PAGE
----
The Idaho State Journal’s November 13 editorial titled “They Must Not like the Constitution” gave a “thumbs down” to 80 state legislators who attended the annual Assembly of State Legislatures (ASL) conference on November 11–13 in Salt Lake City, Utah. The editorial was not fair to the assembled legislators, nor was it accurate in describing the objectives of the growing Article V movement to amend the U.S. Constitution.
Florida’s PLSA program provides an education savings account for special-needs students and has proven to be a perfect solution for students like Brandon. Parents initially pay for approved educational services and then are reimbursed. Funding provided through the program can pay for everything from instructional materials to curriculum to approved specialized services and therapies.
There is a bill under consideration in the Minnesota Legislature that, unfortunately, is not likely to become law. The bill would change teacher tenure in the state and replace “last in, first out” practices regarding teacher layoffs. If passed, the legislation would effectively force school boards to judge teachers based on performance when layoffs occur, rather than seniority alone.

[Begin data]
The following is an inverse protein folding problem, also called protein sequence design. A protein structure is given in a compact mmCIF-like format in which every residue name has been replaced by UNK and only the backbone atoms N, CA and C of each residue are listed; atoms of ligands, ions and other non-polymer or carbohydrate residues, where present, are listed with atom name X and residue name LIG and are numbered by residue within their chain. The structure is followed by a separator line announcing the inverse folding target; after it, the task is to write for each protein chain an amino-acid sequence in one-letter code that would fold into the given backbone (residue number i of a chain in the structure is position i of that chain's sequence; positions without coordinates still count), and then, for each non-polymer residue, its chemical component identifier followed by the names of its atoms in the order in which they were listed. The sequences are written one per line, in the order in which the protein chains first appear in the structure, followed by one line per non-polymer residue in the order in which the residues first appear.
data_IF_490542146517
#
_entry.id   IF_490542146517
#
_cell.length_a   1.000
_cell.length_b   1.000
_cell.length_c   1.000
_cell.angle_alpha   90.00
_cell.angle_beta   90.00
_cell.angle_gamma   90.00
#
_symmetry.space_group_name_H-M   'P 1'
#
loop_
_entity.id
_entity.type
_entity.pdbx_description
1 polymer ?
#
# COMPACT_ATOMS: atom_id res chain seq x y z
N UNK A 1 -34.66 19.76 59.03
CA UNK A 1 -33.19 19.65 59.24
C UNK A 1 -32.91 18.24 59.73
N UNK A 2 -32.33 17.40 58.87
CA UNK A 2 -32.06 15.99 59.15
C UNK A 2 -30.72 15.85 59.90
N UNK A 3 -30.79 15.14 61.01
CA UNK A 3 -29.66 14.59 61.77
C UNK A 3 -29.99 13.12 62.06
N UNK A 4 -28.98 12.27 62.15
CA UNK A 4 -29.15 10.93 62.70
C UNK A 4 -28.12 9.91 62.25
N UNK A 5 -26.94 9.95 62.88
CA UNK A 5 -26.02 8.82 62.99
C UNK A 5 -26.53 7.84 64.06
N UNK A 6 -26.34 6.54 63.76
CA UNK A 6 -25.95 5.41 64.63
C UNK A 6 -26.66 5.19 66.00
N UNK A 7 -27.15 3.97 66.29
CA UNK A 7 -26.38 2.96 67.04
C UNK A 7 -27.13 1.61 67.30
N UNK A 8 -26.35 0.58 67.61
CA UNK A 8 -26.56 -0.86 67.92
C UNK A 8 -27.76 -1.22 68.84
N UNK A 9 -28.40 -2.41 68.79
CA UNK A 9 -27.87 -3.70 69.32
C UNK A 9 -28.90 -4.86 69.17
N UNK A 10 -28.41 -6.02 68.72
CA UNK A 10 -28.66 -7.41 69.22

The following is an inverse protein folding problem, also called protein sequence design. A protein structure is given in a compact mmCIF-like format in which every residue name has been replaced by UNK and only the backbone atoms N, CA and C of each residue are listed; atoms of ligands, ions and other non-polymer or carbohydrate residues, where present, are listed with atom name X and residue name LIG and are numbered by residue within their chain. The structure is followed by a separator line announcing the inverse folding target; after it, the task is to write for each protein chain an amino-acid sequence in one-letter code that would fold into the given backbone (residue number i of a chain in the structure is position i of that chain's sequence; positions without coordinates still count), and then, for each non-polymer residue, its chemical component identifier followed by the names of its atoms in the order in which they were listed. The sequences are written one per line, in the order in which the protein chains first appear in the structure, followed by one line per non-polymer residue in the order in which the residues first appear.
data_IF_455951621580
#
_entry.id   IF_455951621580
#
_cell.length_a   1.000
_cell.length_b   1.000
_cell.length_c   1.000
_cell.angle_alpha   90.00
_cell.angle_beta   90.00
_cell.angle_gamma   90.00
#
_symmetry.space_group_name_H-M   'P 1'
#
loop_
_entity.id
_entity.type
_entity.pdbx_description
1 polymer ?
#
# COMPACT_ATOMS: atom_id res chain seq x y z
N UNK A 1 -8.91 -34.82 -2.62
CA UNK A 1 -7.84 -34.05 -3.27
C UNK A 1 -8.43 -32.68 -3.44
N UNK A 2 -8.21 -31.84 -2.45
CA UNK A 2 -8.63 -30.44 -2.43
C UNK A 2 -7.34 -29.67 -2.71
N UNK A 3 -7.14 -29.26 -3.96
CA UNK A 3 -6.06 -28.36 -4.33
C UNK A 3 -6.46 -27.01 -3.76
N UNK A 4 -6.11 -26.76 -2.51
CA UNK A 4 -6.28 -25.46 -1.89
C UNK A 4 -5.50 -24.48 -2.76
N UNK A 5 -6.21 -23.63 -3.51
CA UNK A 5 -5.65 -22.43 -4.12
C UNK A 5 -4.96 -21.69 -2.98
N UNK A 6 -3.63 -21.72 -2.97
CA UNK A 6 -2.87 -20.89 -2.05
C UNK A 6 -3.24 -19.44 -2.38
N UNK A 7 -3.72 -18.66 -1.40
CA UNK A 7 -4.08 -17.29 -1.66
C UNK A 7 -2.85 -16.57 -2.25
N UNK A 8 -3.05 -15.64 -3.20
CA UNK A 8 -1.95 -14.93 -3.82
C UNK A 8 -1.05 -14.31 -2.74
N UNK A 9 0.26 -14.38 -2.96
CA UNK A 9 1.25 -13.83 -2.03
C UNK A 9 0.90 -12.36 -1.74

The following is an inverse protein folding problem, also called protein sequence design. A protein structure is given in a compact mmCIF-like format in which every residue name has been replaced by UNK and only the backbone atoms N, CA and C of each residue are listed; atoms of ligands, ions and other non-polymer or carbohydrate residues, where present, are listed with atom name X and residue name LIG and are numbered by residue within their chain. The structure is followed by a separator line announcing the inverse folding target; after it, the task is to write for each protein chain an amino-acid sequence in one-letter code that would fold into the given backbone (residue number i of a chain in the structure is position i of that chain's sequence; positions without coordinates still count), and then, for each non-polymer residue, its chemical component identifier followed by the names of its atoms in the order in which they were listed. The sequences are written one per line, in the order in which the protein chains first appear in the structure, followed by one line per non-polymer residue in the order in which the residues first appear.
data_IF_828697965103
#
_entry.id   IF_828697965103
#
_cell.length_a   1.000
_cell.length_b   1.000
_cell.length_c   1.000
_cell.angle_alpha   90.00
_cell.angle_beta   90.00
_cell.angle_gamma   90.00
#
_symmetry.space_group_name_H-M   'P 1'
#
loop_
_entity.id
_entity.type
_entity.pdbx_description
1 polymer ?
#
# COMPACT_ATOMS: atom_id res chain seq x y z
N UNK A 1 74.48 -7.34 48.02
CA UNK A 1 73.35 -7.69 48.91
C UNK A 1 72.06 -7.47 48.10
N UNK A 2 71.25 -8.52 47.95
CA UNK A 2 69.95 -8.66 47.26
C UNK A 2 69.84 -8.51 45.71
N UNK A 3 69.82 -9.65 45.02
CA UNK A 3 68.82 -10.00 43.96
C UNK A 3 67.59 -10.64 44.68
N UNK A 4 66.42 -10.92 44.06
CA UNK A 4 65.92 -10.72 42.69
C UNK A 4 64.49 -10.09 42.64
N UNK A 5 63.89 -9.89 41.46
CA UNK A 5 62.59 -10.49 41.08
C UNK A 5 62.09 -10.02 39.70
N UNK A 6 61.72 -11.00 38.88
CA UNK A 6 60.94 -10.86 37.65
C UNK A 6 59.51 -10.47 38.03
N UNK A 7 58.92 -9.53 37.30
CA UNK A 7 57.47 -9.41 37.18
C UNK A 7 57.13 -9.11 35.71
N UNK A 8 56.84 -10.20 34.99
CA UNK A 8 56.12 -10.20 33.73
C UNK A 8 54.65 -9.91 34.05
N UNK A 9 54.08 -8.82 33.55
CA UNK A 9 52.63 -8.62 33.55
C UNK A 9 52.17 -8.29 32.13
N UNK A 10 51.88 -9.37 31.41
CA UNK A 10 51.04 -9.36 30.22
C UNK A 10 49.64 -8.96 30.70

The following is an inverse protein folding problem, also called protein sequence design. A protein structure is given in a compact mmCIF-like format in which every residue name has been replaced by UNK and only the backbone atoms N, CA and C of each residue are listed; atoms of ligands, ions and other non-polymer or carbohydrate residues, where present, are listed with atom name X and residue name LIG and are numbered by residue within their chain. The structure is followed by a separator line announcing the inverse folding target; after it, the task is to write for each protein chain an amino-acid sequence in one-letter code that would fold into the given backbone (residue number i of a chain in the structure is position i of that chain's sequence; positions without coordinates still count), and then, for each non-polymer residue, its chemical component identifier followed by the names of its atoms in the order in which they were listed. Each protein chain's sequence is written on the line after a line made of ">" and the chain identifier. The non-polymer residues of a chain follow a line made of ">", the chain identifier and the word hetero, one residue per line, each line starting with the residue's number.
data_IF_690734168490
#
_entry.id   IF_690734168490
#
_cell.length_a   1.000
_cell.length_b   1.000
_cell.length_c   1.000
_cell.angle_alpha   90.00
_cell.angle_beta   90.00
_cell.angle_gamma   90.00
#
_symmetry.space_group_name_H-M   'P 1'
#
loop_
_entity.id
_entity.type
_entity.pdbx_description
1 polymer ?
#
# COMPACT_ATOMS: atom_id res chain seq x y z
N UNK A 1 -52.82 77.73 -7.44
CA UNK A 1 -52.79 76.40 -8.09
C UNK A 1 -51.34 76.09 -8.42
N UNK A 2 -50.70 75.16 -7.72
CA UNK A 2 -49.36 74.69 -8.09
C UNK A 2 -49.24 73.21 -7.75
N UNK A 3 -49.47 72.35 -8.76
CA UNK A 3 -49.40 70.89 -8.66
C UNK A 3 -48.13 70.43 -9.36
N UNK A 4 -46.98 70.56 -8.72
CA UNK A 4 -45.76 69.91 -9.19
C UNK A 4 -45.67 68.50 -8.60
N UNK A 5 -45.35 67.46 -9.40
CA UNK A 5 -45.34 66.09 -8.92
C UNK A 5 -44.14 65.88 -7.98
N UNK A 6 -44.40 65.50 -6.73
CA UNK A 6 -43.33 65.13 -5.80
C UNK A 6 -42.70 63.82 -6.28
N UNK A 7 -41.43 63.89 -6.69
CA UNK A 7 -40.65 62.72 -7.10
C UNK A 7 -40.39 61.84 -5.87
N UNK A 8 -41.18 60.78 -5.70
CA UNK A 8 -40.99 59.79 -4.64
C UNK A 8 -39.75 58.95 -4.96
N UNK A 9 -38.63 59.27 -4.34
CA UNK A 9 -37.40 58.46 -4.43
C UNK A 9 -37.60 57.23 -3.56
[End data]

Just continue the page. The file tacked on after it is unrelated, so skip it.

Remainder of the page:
Mississippi is in a precarious position regarding the Common Core national academic standards. Amid a large grassroots movement against the K–12 math and English standards, legislators opted to review the standards rather than simply repealing and replacing them.
New York State Attorney General Eric Schneiderman made a shocking announcement earlier this month. He alleged that DNA tests his office commissioned found that about 80% of GNC supplements tested, including those sold as Ginkgo Biloba, St. John’s Wort, and Ginseng didn’t actually have any of the herb in the capsules.
The Arizona House of Representatives Education Committee meeting on House Bill 2190 was strikingly similar to the landscape of American opinion on Common Core. Among the legislators and those who spoke at the meeting, there were some supporters, some starkly against Common Core, and some still on the fence.
Limiting the term of office served by elected politicians has been a controversial issue in the United States for many years. At one time the federal government had no term limits, with the president and Congress allowed to remain in office as long as they could get reelected. Today, the president is limited to two terms, but congressmen and senators are still free to run again and again. And they do.
Look, it is a fantasy that a group of legislators in Washington, DC or Albany New York can wave their magic wands and make everybody do what they want. A few years ago, I gave a speech to a group of state legislators in Albany shortly after New York enacted a new law prohibiting the use of hand-held cell phones while driving. In the taxi going from the airport to the venue I noticed that every single car on the highway was violating the 55 MPH speed limit, without exception, and at least a third of the drivers were chatting merrily on their hand-held phones.
NONE OF THIS EVER WORKS!